NBA Live 18 Preview – Competition Is Back (PS4)
There’s a certain level of quality that players expect from a product bearing the EA Sports logo, and NBA Live hasn’t lived up to it for the past several years. Not helping matters is that Visual Concepts puts together one of the finest sports games every year with their NBA 2K series, and EA has had to go the drastic measure of skipping a yearly release in order to give their basketball series more development time. They know that NBA Live 18 has a perception issue, and thankfully for gamers, they’ve finally made a game that’ll be able to compete with the competition.
I see two main selling points for NBA Live 18, and the first comes from the game’s attempts at a single-player basketball RPG. Yes, it sounds crazy, but after spending several hours with the demo build that’s available today, I’m sold on EA’s vision. I began my career by creating a character, and I modeled him after Electronic Arts’ unofficial mascot Tha Hoop Gawd. After customizing his play style towards being a shooting guard, the Gawd was ready to hit the court.
There’s a light story told during the beginning of NBA Live 18’s career mode, and while I didn’t mind the premise (your player is returning from injury and has to prove himself before the NBA Draft), the presentation left something to be desired. EA actually partnered with ESPN for the project, and players get First Take segments with Stephen A. Smith and Max Kellerman arguing about the player’s career. They totally nailed the production style of the show, but that means it’s grating nonsense that appeals to the least intelligent of crowds. Your mileage may vary, but I’ll be good if I never had to hear Stephen A. Smith screaming about sports he doesn’t seem to grasp again.
The good news is that these First Take segments are short, and things are much better on the court. I got to control my player in some pick-up basketball games, and the relaxed street-style of play is a major focus of NBA Live 18. The first team to score 21 points gets the victory, so these matches are shorter affairs that allow the player to get away with some fouls. Despite playing street ball, I was going up against some of the NBA’s best players, and it becomes a cross-country affair as the game takes the player to iconic basketball courts.
The game starts off in the most iconic park of them all — Rucker Park. The Harlem, NY staple has been beautifully recreated for NBA Live, and it was a real trip getting to see one of my bucket list locations in the game. Other basketball venues I got to check out were a beach-side court in Venice Beach, California (where I went up against Blake Griffin and company), and a Seattle gymnasium. Each court has its own atmosphere that it brings, and it all builds to the player getting to participate in the star-studded Drew League in Southern California.
What really stood out during these games was how much better the gameplay felt from previous installments. I won’t go as far to say that Electronic Arts has toppled 2K, but I had a great time playing virtual basketball, which hasn’t been the case in prior years. One thing that really helps the game is its on-screen presentation, which helps teach players how to play while they go through the motions of a match. The shooting meter is particularly effective, and I always knew if I was taking good shots & why it missed if it did. Rarely have I seen such effficient feedback from a sports game, and I was able to become a better player due to it.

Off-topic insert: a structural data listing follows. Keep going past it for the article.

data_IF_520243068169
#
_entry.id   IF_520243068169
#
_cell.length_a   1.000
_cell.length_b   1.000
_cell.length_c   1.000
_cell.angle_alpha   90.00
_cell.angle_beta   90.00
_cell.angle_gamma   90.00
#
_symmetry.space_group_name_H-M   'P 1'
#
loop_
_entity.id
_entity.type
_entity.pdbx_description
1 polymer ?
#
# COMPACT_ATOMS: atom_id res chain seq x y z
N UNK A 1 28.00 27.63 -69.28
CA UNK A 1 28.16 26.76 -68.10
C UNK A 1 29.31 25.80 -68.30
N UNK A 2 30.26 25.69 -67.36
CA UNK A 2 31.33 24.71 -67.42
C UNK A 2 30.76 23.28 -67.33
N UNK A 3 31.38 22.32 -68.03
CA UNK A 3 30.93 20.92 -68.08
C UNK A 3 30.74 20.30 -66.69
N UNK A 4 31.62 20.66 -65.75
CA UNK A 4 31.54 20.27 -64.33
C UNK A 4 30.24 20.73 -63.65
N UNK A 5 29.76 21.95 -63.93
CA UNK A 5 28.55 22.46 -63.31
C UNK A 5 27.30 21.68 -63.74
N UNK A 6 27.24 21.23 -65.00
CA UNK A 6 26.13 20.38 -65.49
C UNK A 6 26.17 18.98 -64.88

After every match, I got to see the game’s RPG mechanics at play. Tha Hoop Gawd gained experience points for doing well on the court, and I regularly earned stat points as I leveled up. These can be applied in a skill tree to enhance your player’s skills, and I turned my player into a three-point threat. I also was able to buy loot boxes filled with gear using in-game currency, and equip traits that impact how my player plays on the street and in regulation play. These ranged from doing better at contested shots to being able to drain open shots, and really allowed me to create a play style that fit the character I wanted to make.
The prologue chapter of the career ends with the player getting drafted into the NBA (it’d be sort of a buzzkill if you didn’t, after all), and while I didn’t get to see how that plays out, I did end up playing a regulation matchup between the Cleveland Cavaliers and Golden State Warriors. I took great joy in choosing the Warriors (whose stacked roster essentially turns the game into an easy mode no matter what difficulty you play on), and ended up regularly draining three-pointers with Curry and Thompson. I ended up beating Lebrun James and the Cavs pretty easily, but I got a better fill for the regular gameplay (as I could finally switch players) and came away very impressed.
Taking a year off has done wonders for NBA Live 18. Electronic Arts have severely retooled their basketball sim, and for the first time in nearly a decade 2K Sports finally have some competition. Gamers can’t go wrong this holiday season as both games play great, and it’ll come down to unique features that are the real selling point. Turning basketball into a RPG is strange at first, but I really dig what I’ve seen so far, and I can’t wait to go more in-depth with NBA Live 18 when it releases in September.
NBA Live 18 preview build played on PlayStation 4 Pro. Electronic Arts provided travel/lodging as part of the preview event.